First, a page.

Rookies don’t always get the jersey number they want in the NFL. Veterans will have the last word every time, but sometimes, there is some wiggle room. Players can buy numbers off their teammates if the pair can come to an agreement. And that was Desmond Ridder’s experience with changing his jersey from No. 9, which he wore at Cincinnati, to No. 4 in Atlanta, via Michael Rothstein of ESPN.
Essentially, it was a choice of three numbers for Ridder — 4, 13 or 16 — and he went with the single digit after wearing No. 9 at Cincinnati. He did try to get No. 9 from linebacker Lorenzo Carter — sending him a direct message after the draft asking for the number — but was quickly told no.
How fast was that shot down? It didn’t even get to the compensation portion of the conversation. Ridder said he knew there was a financial figure out there — but he didn’t even want to ask what it was.
“I’m a frugal guy,” Ridder said. “I think the number change can wait.” — Michael Rothstein
Ridder did a lot for himself and his school while donning No. 9 — totaling 10,239 passing yards and 87 touchdowns to only 28 interceptions throughout his four-year career with the Bearcats. He added another 29 touchdowns and 2,188 yards on the ground as well. Ridder also won the AAC Rookie of the Year, the AAC Offensive Player of the Year twice, and never lost a game at home. Moreover, he led Cincy to the College Football Playoffs — the first non-Power 5 program to do so.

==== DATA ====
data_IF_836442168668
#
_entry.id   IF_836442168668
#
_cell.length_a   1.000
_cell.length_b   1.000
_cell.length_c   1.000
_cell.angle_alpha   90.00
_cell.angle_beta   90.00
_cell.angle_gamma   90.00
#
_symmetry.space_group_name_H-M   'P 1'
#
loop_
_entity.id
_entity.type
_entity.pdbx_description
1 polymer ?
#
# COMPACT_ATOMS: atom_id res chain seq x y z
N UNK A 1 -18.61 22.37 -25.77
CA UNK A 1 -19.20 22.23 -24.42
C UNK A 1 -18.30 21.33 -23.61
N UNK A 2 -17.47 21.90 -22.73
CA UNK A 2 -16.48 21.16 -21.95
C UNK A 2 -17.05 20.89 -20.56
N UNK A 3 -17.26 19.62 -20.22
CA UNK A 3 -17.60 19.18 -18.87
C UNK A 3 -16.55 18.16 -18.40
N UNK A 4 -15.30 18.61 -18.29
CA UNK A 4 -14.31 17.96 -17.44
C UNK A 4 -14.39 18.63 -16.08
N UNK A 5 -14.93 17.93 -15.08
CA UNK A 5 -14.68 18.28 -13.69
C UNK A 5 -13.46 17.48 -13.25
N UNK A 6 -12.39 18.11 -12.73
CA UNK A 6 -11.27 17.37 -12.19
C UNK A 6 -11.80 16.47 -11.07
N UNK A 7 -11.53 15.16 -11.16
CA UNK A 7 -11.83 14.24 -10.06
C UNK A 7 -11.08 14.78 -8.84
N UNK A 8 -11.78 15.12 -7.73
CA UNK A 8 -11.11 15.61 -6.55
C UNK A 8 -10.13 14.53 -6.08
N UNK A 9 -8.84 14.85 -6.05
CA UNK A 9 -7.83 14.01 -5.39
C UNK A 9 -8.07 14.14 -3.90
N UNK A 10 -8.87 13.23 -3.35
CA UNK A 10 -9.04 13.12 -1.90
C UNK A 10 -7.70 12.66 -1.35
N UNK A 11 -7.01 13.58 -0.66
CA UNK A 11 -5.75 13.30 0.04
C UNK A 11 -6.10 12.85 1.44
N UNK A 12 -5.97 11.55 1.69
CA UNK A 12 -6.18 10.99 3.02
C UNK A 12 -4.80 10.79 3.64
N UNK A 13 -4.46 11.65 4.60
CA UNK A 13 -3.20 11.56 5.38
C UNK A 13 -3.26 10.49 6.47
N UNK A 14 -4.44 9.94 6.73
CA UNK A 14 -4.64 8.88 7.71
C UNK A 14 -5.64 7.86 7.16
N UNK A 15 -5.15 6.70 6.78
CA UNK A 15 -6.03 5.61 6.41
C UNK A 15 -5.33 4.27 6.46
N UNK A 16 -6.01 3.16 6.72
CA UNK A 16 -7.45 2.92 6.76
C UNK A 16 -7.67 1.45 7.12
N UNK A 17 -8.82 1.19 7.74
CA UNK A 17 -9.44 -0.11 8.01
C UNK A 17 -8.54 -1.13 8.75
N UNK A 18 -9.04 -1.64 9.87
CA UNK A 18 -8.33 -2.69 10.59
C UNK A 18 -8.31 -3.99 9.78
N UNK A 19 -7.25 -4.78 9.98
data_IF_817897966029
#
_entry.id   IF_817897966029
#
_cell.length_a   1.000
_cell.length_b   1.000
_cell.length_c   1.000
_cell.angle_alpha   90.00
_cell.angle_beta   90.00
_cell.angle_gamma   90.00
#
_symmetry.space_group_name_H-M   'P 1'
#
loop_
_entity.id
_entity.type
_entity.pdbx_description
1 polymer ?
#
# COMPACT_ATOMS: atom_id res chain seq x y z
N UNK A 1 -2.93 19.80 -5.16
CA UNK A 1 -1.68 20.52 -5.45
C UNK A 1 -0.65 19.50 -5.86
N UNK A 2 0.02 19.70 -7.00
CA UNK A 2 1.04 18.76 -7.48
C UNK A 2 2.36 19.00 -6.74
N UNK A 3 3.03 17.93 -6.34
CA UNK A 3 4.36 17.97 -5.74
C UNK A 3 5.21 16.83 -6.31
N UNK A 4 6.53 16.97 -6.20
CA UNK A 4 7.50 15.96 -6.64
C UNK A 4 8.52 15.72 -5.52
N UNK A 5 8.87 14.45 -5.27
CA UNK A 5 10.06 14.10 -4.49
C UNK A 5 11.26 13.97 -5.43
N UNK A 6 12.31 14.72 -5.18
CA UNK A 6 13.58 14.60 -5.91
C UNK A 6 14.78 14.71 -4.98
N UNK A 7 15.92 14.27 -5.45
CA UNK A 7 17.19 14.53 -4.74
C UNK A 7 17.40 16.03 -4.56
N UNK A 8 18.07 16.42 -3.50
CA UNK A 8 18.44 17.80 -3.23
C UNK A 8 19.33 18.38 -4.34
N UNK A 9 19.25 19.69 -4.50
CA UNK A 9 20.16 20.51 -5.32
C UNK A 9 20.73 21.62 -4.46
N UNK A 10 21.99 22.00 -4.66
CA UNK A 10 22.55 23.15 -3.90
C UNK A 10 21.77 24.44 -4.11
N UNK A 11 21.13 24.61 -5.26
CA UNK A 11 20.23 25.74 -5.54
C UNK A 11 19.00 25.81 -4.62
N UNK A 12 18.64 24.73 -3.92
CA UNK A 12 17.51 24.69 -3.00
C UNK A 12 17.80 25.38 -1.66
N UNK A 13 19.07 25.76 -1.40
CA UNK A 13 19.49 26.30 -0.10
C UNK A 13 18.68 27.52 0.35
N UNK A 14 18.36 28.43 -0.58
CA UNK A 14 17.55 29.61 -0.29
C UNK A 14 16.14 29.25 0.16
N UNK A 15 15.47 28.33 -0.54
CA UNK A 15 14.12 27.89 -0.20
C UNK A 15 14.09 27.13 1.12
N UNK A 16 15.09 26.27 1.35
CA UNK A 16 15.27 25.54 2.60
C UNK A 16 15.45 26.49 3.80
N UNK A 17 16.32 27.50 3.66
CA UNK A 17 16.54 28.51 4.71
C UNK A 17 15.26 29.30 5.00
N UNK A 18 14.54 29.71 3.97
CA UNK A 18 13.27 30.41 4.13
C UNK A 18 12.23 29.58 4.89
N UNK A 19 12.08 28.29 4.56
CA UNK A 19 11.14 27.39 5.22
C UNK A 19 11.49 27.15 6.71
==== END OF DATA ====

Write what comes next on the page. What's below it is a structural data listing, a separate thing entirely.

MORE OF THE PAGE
Desmond Ridder is a special talent. And the football world recognizes that. Jim Nagy complimented the pick, Pro Football Focus was also very fond of Ridder, Ted Nguyen of The Athletic had Drake London and Ridder as two of his favorite scheme fits from the entire 2022 draft class, a former All-Pro receiver praised the Ridder pick, and Jordan Palmer said more of the same about the Cincinnati product.
When he takes over the reins, he’ll already have solidified himself as No. 4 in Atlanta.
Photographer: Robin Alam/Icon Sportswire
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